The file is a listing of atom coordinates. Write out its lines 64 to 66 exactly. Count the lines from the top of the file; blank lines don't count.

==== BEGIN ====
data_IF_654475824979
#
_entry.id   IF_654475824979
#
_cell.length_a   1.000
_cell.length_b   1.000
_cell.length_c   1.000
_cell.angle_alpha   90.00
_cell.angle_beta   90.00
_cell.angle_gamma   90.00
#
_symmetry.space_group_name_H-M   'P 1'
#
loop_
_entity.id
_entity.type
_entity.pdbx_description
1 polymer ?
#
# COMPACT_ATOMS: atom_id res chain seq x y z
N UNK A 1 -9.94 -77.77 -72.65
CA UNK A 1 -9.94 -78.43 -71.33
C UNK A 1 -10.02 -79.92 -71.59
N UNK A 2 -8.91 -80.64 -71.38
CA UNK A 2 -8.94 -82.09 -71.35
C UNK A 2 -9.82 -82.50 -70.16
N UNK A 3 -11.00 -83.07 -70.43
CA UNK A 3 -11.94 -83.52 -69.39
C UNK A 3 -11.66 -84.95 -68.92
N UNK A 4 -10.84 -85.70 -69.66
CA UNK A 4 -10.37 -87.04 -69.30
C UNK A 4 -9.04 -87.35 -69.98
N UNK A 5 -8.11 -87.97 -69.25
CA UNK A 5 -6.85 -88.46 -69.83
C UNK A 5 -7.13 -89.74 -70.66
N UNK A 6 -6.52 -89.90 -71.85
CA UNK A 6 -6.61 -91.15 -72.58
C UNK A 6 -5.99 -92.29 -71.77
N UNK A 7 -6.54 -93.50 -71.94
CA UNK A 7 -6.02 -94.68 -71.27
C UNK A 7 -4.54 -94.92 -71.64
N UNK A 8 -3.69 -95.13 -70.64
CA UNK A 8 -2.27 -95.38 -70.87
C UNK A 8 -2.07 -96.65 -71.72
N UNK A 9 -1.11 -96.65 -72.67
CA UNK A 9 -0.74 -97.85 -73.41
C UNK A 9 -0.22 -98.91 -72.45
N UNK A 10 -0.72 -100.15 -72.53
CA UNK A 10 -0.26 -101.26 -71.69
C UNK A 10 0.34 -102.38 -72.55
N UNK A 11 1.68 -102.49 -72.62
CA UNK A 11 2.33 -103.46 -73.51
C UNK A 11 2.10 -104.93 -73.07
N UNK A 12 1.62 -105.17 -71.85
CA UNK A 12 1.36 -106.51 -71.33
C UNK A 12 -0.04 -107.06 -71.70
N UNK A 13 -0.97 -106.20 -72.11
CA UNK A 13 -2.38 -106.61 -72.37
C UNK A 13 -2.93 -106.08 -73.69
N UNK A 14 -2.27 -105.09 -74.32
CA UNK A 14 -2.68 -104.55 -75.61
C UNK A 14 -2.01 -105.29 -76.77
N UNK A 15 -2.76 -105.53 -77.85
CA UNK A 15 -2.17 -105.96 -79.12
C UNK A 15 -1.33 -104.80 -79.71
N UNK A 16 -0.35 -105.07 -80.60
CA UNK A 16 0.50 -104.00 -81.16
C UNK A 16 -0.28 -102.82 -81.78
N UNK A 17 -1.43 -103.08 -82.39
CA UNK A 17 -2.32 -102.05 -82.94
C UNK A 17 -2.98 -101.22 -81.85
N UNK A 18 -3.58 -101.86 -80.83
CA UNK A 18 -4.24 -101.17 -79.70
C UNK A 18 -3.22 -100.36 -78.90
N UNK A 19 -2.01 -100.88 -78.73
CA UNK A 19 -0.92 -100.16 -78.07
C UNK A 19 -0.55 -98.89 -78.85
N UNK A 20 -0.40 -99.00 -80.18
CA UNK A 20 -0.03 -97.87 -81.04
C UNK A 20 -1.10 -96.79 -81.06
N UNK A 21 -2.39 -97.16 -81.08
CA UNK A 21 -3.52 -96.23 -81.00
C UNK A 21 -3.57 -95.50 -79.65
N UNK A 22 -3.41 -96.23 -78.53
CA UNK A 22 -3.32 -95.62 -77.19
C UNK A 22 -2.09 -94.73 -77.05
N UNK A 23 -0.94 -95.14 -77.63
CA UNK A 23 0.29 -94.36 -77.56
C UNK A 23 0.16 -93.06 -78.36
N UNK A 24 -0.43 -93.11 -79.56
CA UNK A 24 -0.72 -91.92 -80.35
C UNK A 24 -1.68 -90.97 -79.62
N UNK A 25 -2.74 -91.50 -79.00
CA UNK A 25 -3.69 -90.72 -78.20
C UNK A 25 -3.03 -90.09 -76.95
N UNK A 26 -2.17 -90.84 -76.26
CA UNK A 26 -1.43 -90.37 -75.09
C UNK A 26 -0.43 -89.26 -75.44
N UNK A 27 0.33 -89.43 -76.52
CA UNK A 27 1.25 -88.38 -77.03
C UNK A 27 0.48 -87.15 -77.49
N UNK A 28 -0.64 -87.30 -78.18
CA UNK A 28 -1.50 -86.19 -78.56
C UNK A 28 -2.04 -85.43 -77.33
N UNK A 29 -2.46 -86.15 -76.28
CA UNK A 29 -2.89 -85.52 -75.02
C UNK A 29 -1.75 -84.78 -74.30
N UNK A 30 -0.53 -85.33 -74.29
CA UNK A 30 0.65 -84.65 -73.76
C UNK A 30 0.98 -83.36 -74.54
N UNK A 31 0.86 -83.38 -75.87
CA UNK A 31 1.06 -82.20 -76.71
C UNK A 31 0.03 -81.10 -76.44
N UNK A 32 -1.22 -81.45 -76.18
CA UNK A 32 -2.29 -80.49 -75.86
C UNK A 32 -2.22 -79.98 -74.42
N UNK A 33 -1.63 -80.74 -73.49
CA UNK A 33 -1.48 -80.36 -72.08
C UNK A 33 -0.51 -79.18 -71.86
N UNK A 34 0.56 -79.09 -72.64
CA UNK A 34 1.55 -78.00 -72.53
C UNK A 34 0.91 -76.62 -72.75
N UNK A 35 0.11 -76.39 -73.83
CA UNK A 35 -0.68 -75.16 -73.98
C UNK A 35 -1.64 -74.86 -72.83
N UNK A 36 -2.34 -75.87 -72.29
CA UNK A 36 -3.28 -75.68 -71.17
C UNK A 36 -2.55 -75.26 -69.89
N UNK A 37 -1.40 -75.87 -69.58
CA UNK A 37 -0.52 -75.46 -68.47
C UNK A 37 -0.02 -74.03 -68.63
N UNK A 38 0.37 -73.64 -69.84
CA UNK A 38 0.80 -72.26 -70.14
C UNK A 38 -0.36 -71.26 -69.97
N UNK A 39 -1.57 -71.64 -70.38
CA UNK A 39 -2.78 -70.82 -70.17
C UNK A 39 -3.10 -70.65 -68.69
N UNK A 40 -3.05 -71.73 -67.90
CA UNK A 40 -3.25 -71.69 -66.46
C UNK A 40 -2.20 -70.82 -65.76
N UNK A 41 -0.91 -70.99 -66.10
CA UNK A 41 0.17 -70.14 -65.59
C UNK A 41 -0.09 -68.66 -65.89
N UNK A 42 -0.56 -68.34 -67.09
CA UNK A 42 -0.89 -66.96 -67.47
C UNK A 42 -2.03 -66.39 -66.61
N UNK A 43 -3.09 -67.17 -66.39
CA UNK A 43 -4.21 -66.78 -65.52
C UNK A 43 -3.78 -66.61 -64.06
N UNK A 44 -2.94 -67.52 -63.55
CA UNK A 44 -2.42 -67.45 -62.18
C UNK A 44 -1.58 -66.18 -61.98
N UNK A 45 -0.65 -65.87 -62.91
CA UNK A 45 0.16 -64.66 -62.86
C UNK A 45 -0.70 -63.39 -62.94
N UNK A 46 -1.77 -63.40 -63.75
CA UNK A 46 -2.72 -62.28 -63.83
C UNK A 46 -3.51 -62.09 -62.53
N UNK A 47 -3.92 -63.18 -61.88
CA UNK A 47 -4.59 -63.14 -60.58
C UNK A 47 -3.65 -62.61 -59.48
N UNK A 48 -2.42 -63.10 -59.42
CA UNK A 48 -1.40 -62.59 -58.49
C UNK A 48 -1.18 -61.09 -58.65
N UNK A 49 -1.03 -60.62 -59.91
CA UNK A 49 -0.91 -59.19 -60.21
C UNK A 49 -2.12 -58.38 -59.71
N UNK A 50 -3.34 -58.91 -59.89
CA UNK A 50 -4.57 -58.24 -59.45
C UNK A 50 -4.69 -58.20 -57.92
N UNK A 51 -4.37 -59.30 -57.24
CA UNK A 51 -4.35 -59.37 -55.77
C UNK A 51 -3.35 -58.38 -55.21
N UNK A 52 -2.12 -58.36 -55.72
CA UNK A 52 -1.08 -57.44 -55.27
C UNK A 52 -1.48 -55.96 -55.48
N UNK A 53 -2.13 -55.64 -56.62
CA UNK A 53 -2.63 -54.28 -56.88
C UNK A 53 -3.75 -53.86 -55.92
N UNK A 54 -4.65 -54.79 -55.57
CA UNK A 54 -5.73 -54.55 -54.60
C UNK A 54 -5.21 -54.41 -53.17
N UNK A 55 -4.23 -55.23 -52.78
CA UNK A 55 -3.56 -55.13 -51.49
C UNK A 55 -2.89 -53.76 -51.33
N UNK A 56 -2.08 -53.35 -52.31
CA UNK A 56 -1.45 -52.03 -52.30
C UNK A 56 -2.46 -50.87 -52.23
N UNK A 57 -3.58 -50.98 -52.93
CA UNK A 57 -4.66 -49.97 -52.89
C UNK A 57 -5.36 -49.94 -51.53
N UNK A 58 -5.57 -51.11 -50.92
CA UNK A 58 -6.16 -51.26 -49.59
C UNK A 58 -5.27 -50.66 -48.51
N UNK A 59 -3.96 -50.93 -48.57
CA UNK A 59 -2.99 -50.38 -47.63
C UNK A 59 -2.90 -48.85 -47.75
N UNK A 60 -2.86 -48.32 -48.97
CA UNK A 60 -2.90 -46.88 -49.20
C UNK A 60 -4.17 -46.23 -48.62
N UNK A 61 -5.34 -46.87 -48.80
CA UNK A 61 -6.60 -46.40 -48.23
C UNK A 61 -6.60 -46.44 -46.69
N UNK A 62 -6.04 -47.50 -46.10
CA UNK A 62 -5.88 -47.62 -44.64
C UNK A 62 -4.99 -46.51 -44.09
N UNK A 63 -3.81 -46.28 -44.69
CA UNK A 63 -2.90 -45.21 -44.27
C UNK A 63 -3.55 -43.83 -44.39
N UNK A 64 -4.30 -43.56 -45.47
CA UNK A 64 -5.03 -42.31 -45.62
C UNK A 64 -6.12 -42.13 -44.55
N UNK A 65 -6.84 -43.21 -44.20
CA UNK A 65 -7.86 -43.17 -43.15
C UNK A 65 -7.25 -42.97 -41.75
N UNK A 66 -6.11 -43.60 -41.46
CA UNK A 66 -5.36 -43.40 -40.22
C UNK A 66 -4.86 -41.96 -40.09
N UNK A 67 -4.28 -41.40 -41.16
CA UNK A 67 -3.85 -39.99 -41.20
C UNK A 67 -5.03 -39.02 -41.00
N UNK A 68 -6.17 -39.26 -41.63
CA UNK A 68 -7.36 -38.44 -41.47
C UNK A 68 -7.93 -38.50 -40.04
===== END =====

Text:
CA UNK A 15 -2.17 -105.96 -79.12
C UNK A 15 -1.33 -104.80 -79.71
N UNK A 16 -0.35 -105.07 -80.60